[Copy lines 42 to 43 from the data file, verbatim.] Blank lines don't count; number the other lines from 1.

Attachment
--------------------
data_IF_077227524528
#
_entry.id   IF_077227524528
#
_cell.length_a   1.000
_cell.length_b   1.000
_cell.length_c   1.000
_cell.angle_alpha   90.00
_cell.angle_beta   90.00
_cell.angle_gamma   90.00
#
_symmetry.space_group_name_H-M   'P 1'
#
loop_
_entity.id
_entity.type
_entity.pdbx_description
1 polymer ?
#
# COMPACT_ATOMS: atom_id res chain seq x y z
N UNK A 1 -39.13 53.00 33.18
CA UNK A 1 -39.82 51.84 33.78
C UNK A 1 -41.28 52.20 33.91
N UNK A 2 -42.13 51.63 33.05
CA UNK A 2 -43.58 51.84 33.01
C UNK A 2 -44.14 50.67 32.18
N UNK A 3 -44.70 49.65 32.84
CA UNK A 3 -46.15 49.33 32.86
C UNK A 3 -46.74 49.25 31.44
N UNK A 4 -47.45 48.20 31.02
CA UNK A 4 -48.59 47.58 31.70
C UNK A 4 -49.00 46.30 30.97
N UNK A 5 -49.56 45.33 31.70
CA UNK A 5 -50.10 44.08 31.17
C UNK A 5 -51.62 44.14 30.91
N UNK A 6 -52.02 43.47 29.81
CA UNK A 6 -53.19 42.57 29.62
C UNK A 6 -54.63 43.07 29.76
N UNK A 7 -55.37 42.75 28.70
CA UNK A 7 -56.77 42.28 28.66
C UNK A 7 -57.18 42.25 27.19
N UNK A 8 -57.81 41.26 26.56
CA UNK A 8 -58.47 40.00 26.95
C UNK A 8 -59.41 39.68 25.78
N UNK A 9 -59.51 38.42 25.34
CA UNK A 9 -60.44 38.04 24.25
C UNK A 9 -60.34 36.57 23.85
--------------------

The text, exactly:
N UNK A 8 -57.81 41.26 26.56
CA UNK A 8 -58.47 40.00 26.95